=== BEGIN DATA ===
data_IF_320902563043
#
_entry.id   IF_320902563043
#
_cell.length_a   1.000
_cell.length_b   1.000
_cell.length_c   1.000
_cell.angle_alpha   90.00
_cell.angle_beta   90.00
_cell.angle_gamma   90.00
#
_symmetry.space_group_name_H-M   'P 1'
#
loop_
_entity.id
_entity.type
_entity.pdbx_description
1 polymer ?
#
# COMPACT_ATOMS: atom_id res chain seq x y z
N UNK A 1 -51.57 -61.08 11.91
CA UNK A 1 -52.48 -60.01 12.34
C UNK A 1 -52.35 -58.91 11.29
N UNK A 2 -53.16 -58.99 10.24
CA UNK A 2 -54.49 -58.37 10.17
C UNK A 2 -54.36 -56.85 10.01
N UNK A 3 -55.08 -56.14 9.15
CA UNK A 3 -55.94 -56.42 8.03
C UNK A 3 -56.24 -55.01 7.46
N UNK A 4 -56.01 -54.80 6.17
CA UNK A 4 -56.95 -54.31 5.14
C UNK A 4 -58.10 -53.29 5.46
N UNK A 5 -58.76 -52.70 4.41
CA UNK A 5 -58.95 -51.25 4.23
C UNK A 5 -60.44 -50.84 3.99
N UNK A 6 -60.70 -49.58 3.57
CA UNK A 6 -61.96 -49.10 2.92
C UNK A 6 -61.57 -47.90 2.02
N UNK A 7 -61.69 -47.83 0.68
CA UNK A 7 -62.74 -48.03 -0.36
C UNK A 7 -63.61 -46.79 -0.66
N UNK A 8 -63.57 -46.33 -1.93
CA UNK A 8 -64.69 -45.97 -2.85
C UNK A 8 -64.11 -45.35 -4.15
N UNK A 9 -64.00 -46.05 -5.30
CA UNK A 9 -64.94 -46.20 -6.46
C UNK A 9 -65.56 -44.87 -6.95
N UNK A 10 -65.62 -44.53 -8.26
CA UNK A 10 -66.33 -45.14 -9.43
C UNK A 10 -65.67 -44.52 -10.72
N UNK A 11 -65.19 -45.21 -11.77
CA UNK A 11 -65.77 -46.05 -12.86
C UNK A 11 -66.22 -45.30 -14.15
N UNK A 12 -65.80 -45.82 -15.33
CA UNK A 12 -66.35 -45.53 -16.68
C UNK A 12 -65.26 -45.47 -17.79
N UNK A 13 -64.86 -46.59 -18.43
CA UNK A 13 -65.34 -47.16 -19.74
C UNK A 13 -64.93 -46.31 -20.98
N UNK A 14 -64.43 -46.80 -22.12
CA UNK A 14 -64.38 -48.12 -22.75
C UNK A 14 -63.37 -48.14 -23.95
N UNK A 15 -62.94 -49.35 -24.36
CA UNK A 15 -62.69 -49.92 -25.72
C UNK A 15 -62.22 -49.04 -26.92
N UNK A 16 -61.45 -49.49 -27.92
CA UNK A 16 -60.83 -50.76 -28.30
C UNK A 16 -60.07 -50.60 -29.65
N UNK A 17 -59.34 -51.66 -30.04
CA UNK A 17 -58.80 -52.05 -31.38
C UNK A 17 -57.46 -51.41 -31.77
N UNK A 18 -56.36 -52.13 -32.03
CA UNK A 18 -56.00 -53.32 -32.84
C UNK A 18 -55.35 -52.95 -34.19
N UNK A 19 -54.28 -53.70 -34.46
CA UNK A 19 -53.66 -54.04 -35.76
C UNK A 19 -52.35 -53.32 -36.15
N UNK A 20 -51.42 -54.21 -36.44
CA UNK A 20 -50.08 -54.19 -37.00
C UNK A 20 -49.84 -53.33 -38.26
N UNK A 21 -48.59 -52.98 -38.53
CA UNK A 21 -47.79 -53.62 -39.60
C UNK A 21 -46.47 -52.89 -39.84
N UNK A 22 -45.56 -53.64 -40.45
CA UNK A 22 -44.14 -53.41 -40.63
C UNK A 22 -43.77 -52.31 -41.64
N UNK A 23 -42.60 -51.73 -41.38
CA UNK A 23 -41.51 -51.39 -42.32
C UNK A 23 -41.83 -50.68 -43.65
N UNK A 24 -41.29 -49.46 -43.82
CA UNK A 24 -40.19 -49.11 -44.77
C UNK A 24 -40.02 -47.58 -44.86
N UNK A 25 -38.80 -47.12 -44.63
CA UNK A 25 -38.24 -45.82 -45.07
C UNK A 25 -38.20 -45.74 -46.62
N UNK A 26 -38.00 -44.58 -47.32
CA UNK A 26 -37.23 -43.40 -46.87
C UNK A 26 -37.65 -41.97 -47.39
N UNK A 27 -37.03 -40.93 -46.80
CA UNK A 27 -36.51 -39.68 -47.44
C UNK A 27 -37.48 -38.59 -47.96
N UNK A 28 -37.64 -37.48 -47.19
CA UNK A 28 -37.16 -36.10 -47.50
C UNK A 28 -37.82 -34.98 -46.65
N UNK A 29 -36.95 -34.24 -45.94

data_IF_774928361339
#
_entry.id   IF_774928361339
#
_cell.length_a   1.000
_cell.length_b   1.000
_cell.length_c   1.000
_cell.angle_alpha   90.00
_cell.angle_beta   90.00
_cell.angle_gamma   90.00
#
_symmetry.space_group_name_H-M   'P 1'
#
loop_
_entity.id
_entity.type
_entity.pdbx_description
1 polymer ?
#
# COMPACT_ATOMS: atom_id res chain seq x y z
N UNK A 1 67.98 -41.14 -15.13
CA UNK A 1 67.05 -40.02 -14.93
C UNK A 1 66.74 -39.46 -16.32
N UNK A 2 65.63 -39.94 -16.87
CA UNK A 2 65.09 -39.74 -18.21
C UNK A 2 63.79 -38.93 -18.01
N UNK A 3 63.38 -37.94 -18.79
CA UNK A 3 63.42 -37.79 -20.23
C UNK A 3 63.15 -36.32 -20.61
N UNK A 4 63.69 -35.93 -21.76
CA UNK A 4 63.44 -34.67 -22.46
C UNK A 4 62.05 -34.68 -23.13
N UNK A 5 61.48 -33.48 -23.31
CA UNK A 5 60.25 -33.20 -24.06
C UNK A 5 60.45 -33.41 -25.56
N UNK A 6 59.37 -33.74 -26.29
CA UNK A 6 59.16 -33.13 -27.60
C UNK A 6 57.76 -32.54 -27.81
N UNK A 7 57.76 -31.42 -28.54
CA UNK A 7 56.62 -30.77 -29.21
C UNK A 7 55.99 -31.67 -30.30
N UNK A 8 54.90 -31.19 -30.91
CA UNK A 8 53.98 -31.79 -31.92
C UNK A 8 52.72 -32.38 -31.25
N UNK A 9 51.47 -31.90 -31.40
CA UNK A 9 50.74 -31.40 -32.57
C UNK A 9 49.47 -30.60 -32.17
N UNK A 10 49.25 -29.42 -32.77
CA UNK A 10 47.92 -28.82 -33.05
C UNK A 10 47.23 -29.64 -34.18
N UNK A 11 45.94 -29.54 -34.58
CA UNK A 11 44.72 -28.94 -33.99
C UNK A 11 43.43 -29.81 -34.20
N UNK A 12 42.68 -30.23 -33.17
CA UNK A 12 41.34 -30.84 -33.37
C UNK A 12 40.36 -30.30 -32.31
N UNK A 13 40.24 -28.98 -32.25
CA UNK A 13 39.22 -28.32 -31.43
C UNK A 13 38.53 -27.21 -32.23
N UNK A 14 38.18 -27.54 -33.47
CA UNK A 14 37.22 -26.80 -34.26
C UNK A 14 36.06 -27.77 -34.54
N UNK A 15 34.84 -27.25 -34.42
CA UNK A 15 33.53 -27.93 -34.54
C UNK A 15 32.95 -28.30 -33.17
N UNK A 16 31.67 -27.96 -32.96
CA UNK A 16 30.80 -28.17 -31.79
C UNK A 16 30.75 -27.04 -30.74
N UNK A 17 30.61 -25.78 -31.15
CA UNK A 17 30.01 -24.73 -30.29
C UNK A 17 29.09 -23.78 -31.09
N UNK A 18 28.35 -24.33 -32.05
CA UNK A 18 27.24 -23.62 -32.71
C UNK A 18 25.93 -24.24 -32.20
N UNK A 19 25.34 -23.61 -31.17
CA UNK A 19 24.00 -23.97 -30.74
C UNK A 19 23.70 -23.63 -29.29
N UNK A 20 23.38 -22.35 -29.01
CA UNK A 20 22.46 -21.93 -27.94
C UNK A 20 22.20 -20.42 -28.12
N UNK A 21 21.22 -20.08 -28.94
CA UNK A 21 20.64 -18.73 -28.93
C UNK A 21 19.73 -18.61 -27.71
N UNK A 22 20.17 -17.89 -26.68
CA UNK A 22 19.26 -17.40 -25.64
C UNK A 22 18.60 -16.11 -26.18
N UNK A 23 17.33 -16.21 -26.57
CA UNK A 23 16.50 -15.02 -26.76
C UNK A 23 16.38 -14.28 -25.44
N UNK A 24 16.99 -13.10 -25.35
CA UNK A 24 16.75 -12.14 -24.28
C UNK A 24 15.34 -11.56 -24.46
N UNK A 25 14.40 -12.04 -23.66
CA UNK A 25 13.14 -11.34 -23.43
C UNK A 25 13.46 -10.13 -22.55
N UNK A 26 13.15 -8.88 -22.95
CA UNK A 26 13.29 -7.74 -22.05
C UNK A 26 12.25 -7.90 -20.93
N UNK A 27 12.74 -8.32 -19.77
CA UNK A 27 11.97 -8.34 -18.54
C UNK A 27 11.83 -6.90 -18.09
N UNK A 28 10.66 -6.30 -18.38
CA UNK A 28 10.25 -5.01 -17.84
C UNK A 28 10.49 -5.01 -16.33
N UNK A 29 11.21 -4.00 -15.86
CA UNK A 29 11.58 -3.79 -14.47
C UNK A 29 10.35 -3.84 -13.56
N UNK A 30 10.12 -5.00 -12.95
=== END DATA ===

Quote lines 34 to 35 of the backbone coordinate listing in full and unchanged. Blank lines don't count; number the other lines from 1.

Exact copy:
CA UNK A 5 -58.95 -51.25 4.23
C UNK A 5 -60.44 -50.84 3.99